Upon first glance, Dwight would hardly seem a particular capable agent of revenge. Paunchy, pale and scraggly, wide melancholy eyes staring off towards some unknown horizon, he’s a shambling wreck of a man devoid of home or comfort, scrounging for food in carnival dumpsters and sleeping in his beat up blue Pontiac. He looks more like an aimless, broken drifter destined to die alone under his favorite pier, forgotten, than to cut a bloody swath across Virginia on a single-minded quest for brutal retribution. But, then, appearances can be deceiving.
Dwight, played with haunted fragility by Macon Blair, is our guide through Blue Ruin, Jeremy Saulnier’s gripping and refreshing neo-noir character drama that presents one of the most unlikely eye-for-an-eye thriller yarns in quite some time. Originally pitched as “No Country for Old Men with an idiot at the helm,” this is actually a far more complicated and emotionally moving vision; an absorbing portrait of what happens when a very normal, unexceptional human being (no Anton Chigurh-like supernatural efficiency here) is driven by trauma into an inescapable violent existence. The results are messy, tragic, laced with pitch black humor and sadly poetic.
When we first encounter our lead, he’s stuck in a morose, solitary holding pattern, waiting for… something. That something, we soon learn, is the impending release of the criminal who murdered his parents. Following the ex-con and his family to a roadside dive, Dwight sneaks into the joint’s bathroom and, trembling with anxiety, knife firmly in hand, prepares to strike.
And thus kicks off Saulnier’s sad, stark, gore-spattered odyssey; a stunning work of tone and atmosphere, that stares directly into the heart of vengeance and discovers only emptiness, loneliness and despair. Visibly inspired by the Coen brothers, the writer-director, who previously helmed the 2007 festival hit Murder Party, has crafted a deceptively simple, stripped down meditation of a film that encourages us to dive headlong into the scarred psyche of its protagonist. This is an observant, personal story of unfortunate self-destruction, which nevertheless also manages the difficult task of driving the viewer uncomfortably close to the edge of their seat during several brilliantly-constructed sequences of unbearable suspense.
Because Dwight is a beginner at this sort of thing, Saulnier skillfully milks endless tension from each and every deadly encounter he wanders into. After all, lacking any professional training or hands on experience, he’s prone to clumsy mistakes and misjudgments, such a sensational moment where a late night stake-out in an enemy’s house is thrown totally out of whack by a light getting turned on. Or, even more impressive, the slowly unfolding disaster that occurs during an interrogation at gunpoint wherein a dangerous captive (Kevin Kolack), newly freed from our hero’s trunk, quickly proves just how much cannier he is than his nervous rifle-wielding abductor. Tossing aside his handbook of standard tropes, the director shows a bold willingness to mine invention from every one of his standard genre set-ups, packing this lean, 90-minute exercise with countless small surprises that are exponentially magnified by the intimacy of the scope.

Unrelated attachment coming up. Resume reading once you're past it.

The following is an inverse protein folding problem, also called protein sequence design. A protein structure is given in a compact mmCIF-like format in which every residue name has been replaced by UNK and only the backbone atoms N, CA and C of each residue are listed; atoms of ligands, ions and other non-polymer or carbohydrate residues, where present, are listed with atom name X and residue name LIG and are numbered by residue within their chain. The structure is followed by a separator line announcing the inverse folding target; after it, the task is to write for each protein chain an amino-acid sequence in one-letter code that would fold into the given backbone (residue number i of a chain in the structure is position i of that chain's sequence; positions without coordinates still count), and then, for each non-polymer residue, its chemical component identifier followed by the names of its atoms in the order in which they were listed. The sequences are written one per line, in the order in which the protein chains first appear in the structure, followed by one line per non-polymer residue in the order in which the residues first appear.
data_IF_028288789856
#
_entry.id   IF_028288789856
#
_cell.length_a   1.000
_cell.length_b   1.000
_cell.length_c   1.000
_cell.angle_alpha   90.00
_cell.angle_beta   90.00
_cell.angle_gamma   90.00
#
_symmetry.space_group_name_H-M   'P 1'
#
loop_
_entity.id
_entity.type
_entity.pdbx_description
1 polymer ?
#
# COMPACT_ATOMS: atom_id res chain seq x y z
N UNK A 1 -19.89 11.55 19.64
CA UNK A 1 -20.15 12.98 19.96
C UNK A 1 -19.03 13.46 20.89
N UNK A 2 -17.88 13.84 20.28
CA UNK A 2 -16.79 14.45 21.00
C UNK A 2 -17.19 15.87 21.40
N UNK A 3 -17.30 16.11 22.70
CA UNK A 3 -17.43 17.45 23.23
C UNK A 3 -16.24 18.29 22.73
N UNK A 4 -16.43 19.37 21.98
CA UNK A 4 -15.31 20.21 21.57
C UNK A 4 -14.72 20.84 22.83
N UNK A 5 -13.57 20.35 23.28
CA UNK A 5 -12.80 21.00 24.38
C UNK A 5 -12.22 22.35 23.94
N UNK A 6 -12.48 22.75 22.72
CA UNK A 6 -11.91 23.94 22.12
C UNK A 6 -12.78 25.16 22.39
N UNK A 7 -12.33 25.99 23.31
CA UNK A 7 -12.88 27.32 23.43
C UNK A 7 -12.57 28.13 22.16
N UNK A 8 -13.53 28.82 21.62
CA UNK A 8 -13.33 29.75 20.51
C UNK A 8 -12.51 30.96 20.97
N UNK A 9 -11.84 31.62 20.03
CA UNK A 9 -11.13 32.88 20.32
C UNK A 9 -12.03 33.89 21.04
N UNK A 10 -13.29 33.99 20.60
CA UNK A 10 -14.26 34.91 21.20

It’s also crucial to emphasize just how beautiful Blue Ruin is to look at. The helmer, who has spent over a decade working as a cinematographer, shows a sharp eye for gorgeously-framed, evocative shots. Working with resources far more modest than several of this year’s most visually exciting low-budget films – Under the Skin, Only Lovers Left Alive and Enemy, to name a few – Saulnier works wonders with precious little, imbuing his Virginia locations with shabby mythic grandeur, and fills the screen with cool and arresting blue imagery. You could freeze frame at almost any time during this picture and be blown away by the compositions.
As wonderfully constructed as Blue Ruin is, however, all would be for naught without the right talent in the central role. This is largely a one-man show, and Blair is a true discovery; a shlumpy, self-conscious everyman (think Michael Shannon’s sad-sack little brother) whose innocent puppy dog eyes mask a soul darkened by unspeakable horror. Speaking in short bursts – if at all – Blair holds our attention throughout, drawing our unreserved sympathies and inspiring silent screams of warning when Dwight stumbles into a bad situation. He’s a heartbreaking, pitiful creature hiding behind a wall of mournful isolation so impenetrable even his sister Sam (Amy Hargreaves) and old friend Teddy (Devin Ratray) can no longer connect with him on a human level. And, thanks to the actor’s immense efforts, he’s also a true, unforgettable original.
Given the profound strength of this material, it’s kind of shocking we haven’t seen a similar crime thriller tale told in this fashion before. Perhaps, though, that’s the genius of the picture; its clever premise is communicated so plainly and expertly it all just feels natural, obscuring the brilliance of the masterminds pulling the strings. Poignant and intense, Blue Ruin heralds the arrival of two bold new creative voices and, unlike Dwight, hits the mark with every ringing pull of the trigger.
4 out of 5
*Blue Ruin is available on VOD and DVD/Blu-ray now!